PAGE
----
Eli Inkrot

Long-term horizon, dividend investing
Eli Inkrot
Long-term horizon, dividend investing
Contributor since: 2011
Hi Aristofanis, thanks for the article. However, it should be underscored that I in no way "advised" or "recommended" this strategy. In fact, I spell out that exact notion in the article you link to:
"This is the sort of thing that can be useful to learn about. In no way am I suggesting that you should make any of these agreements. Instead, I simply wanted to provide an illustration of what "doubling your dividend yield" could look like."
All the best.
Hi Ken, thanks for your question. The last paragraph was a summary of both scenarios. By selling a put option you agree to buy shares at a given price in the future. I hope that helps. All the best.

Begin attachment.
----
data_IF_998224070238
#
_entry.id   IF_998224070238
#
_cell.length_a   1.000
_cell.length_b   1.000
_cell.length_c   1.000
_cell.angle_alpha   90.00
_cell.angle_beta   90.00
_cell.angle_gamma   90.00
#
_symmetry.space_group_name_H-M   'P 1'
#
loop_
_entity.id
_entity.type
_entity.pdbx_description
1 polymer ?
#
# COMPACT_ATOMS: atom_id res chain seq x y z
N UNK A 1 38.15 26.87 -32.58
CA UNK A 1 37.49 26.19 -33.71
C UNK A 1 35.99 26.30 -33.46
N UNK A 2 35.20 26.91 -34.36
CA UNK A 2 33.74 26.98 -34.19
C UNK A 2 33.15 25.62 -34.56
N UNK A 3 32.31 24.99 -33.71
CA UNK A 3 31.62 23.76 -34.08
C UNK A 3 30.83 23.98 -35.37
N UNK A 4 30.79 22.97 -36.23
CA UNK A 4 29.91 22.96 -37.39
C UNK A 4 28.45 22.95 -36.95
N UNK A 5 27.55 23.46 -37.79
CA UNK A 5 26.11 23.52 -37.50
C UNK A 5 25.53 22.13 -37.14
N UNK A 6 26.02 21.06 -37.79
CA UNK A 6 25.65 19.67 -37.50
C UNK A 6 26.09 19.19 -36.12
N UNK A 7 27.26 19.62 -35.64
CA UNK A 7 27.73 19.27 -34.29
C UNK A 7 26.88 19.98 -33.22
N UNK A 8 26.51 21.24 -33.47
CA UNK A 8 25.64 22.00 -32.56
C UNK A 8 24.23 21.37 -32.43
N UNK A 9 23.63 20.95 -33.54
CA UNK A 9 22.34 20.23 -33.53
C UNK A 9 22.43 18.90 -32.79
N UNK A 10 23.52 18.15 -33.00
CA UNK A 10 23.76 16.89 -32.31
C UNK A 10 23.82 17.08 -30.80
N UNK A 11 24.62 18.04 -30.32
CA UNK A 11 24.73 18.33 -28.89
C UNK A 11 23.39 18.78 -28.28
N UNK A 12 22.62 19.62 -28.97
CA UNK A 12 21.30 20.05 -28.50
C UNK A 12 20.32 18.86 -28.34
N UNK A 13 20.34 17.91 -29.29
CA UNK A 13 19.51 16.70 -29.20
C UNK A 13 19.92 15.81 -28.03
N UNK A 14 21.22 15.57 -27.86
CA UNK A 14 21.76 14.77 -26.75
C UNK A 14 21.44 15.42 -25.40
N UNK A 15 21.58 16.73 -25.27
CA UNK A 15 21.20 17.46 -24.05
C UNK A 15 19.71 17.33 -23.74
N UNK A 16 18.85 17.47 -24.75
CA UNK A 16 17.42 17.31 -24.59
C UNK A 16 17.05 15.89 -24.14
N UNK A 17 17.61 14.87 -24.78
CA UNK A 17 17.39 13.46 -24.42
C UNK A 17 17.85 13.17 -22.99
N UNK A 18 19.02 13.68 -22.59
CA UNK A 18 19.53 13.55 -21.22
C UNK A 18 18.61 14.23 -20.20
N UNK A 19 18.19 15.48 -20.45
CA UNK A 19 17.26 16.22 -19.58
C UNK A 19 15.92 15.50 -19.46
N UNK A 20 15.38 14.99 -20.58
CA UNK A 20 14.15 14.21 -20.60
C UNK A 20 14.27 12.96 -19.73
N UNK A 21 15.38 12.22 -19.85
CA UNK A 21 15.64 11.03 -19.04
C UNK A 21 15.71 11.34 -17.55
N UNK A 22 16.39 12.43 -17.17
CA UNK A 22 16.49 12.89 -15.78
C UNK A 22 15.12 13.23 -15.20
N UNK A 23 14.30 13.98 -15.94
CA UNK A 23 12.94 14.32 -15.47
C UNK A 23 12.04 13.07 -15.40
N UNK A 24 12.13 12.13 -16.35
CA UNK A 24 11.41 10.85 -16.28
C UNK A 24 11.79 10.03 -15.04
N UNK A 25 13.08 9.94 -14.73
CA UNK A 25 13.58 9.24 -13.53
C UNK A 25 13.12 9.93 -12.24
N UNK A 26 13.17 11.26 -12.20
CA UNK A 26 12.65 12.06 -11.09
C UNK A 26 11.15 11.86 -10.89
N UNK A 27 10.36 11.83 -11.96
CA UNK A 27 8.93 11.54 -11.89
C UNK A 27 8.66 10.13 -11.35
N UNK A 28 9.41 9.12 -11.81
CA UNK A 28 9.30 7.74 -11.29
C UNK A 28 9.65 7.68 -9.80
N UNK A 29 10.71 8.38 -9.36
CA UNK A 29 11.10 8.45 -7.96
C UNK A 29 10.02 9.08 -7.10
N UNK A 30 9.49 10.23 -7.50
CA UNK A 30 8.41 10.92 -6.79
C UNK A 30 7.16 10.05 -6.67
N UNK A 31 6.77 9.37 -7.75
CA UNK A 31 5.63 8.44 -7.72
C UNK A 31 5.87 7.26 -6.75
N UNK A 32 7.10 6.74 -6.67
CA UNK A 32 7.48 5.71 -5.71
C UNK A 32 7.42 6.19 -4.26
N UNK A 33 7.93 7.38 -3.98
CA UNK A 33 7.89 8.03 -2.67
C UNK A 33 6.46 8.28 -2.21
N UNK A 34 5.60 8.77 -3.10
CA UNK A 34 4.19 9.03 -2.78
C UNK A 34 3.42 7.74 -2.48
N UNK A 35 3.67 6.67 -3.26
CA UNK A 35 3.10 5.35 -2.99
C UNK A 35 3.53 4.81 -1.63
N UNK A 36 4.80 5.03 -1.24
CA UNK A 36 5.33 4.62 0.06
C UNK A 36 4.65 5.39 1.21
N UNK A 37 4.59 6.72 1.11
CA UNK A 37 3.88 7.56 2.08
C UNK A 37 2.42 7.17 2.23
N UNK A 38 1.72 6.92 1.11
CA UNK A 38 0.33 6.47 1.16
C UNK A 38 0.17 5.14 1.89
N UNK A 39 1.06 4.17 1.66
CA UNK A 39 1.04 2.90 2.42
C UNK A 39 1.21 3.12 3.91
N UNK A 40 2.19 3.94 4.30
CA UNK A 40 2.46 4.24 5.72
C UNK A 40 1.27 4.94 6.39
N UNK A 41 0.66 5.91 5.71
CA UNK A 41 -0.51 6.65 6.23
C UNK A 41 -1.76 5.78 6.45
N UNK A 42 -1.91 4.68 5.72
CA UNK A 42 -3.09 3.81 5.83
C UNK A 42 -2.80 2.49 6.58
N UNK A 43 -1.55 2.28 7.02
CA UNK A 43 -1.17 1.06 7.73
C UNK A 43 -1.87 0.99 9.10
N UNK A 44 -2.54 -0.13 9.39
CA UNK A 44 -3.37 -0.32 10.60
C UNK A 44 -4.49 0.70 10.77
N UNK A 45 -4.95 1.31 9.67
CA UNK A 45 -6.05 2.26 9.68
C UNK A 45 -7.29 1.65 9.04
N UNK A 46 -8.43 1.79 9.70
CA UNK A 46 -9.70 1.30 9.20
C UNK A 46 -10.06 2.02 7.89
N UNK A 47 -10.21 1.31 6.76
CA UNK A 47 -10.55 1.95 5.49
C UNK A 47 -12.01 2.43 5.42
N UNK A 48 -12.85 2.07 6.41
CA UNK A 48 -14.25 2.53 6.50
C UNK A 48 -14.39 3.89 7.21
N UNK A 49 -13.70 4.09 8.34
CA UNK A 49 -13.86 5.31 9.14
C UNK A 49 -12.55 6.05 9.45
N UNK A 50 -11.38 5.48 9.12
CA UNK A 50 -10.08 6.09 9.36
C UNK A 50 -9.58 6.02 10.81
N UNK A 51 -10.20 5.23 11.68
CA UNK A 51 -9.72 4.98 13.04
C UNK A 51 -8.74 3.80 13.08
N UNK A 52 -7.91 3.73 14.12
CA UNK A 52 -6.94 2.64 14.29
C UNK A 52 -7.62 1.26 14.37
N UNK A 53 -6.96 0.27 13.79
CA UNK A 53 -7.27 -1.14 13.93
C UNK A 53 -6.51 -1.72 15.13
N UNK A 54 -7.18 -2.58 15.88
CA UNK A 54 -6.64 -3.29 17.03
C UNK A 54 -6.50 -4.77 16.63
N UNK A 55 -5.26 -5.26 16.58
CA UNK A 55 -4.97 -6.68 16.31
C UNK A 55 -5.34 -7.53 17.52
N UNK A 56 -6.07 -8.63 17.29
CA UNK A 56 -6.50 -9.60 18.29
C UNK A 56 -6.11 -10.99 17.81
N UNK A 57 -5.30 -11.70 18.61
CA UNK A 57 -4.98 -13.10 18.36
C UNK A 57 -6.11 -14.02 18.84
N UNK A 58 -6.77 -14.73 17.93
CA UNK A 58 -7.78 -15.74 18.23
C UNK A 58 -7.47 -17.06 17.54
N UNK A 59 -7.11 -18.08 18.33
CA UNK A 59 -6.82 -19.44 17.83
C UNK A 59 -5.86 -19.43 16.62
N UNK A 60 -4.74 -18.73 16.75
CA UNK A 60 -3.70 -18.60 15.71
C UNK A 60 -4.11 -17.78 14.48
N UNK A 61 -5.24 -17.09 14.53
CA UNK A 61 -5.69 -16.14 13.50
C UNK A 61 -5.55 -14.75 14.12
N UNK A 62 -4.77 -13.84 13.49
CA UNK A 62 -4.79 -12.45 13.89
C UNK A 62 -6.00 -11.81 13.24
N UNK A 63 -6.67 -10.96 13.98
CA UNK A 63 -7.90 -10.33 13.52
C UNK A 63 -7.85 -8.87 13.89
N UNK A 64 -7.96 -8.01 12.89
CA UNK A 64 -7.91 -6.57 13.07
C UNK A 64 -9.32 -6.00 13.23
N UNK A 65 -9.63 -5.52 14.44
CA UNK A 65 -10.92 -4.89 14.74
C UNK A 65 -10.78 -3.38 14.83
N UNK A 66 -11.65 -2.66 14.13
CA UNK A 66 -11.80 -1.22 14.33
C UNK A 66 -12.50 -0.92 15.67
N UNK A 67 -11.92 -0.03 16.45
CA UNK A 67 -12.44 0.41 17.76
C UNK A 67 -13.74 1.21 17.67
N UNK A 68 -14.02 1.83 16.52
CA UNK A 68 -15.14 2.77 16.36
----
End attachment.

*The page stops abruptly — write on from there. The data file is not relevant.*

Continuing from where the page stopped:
Hi lsk5689, thanks for your comment. That was the closest share price round number at the time of writing. I hope that helps, all the best.
Hi tes39, thanks for your comment. However, I'd contend that the sentiment was neutral or if anything a bit positive. The idea was simple: if you'd like to own V but are turned off by the low yield, here's a way to have both. I hope that helps, all the best.
Hi Kenmare, thanks for your comment. That specific quote was in reference to the 2008 - ~2011 period when PG's dividend was naturally lower. The idea being that at that time GE's share price declined much faster, resulting in higher income opportunities despite the reduced dividend. The overall concept being that despite the much greater deterioration of GE's dividend and earnings during the recession, the share price also decreased enough to compensate the consistent investor. I hope that helps, all the best.